Synthesis, Purification and Application of Few-Walled Carbon Nanotubes and Inorganic Nanowires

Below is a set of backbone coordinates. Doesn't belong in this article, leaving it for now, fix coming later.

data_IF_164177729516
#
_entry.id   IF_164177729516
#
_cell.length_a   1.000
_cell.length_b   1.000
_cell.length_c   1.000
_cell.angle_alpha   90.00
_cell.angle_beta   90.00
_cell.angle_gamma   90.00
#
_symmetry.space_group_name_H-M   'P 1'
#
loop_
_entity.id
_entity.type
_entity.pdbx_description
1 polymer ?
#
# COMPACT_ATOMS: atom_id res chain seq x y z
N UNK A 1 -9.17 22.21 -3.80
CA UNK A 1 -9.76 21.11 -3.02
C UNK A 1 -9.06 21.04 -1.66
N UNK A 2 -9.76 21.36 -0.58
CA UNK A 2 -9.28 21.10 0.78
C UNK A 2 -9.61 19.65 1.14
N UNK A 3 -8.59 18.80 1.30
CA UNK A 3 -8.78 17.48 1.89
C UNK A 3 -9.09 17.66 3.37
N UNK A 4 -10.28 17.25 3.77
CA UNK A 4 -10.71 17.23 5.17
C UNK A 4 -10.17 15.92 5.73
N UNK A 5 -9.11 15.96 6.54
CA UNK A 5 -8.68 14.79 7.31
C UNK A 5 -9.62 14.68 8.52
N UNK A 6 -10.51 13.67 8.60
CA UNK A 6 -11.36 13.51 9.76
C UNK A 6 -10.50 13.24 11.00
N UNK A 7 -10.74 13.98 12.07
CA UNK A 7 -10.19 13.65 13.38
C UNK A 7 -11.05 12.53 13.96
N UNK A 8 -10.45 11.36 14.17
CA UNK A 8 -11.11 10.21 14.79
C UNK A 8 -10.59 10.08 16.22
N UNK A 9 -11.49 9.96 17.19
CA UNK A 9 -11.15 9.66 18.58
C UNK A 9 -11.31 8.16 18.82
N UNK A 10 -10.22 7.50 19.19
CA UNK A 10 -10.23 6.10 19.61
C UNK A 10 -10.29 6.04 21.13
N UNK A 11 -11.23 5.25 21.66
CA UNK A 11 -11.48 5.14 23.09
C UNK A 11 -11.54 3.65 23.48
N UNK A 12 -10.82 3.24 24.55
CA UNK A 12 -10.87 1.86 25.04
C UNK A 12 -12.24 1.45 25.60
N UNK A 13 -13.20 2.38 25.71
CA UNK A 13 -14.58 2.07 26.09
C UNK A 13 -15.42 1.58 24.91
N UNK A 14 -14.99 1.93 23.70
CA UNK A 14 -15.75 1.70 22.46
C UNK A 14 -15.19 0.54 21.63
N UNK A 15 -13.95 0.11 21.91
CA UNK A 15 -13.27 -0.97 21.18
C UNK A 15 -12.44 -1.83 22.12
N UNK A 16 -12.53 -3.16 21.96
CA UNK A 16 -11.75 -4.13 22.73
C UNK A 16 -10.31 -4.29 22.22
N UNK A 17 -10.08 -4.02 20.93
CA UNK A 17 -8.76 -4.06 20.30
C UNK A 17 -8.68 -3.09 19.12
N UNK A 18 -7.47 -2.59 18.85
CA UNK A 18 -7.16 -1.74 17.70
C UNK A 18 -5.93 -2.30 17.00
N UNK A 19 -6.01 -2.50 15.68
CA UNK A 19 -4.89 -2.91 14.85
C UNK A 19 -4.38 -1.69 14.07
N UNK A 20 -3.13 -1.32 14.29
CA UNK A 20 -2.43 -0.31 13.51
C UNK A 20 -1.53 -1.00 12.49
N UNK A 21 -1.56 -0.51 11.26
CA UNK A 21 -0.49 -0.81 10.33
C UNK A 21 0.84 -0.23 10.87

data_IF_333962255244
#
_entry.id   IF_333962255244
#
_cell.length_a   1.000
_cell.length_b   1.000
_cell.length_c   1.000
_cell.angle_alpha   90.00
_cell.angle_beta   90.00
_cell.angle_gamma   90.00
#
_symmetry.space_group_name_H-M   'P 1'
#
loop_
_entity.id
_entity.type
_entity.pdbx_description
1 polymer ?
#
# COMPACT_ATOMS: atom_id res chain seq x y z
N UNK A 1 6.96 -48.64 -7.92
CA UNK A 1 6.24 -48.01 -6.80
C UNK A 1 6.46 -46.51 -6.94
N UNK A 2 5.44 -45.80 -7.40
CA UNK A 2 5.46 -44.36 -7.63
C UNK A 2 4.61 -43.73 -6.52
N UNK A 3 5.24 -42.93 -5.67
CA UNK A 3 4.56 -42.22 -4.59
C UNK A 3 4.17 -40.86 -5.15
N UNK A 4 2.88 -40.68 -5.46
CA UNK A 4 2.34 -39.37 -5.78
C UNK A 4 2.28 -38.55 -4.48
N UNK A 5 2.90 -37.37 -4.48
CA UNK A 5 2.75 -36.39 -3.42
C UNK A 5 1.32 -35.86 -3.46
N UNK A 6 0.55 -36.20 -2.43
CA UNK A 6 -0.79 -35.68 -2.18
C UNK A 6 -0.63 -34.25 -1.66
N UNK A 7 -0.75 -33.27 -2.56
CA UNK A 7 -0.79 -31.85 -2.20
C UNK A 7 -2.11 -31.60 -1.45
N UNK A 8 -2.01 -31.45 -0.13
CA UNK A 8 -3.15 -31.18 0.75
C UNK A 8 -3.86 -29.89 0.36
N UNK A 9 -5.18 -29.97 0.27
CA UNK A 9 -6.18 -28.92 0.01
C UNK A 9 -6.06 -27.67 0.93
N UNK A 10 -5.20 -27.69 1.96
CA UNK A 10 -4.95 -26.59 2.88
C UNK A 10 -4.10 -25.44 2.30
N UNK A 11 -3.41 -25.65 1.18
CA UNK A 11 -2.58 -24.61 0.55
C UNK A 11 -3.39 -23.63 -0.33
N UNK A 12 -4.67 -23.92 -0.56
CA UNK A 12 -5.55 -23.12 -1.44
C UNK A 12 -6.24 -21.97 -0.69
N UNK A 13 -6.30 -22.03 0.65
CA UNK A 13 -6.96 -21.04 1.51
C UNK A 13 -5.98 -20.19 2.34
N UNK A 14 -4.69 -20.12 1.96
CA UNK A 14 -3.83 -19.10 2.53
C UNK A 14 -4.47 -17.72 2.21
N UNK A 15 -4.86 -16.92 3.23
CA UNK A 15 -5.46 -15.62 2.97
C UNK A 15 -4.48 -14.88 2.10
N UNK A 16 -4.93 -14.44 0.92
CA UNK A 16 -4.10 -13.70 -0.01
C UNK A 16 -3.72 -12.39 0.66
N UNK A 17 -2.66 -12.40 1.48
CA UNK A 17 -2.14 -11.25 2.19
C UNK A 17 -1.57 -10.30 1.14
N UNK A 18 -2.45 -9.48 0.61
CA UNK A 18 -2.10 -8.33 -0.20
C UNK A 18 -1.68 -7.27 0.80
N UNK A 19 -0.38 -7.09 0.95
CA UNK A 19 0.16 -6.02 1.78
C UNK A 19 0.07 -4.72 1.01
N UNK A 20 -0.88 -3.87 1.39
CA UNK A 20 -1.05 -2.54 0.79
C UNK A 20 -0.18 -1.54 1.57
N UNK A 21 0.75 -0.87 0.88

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One-dimension (1D) nanostructures such as wires, rods, belts and tubes have become the focus of intensive researches for investigating structure-property relationships and related scientific and technological applications. Few-walled carbon nanotubes (FWNTs), a special type of small diameter multi-walled carbon nanotubes with superb structural perfection, are first discovered in our laboratory and systemically studied in this dissertation, including the synthesis by chemical vapor deposition (CVD) method, the purification and their applications. Moreover, iron phosphide nanorods/nanowires with controlled structures have been synthesized in solution phase and their magnetic properties have been investigated. The first parts of this dissertation are mainly focused on the studies of FWNTs synthesized by CVD method using binary catalyst Co (or Fe) with Mo (or W) supported on MgO made by modified combustion method. The structures of as-grown FWNTs can be controlled by three basic growth parameters: temperature, catalyst composition and carbon feeding rate. It is found that the as-grown FWNT materials prepared from W-containing catalysts are much more easily purified than those from Mo-containing catalysts. Both raw and purified FWNTs show enhanced electron field emission characteristics compared to other current commercial nanotubes. The highly pure FWNTs are then used to prepare composite materials with polymers and noble metal nanocrystals. Furthermore, the structures of FWNTs are attempted to be controlled by adjusting the growth parameters of carbon monoxide CVD. Highly pure DWNTs (over 95%) are obtained and well characterized by TEM, Raman and fluorescence spectrum. The optical properties of DWNTs and their application in bio-imaging are primarily investigated. In addition, conducing films are fabricated using highly pure FWNTs and the relationship between the structure and the conductivity is surveyed and further possible improvements are discussed. The second parts of this dissertation describe a solution-phase route for the preparation of single-crystalline iron phosphide nanorods and nanowires. The mixture of trioctylphosphine oxide (TOPO) and trioctylphosphine (TOP) which are commonly used as the solvents for semiconductor nanocrystal synthesis is not entirely inert. TOP serves as phosphor source and reacts with Fe precursors to generate iron phosphide nanostructures with large aspect ratios. In addition, the morphology of the produced iron phosphide structures can be controlled by the ratio of TOPO/TOP. A possible growth mechanism is discussed.
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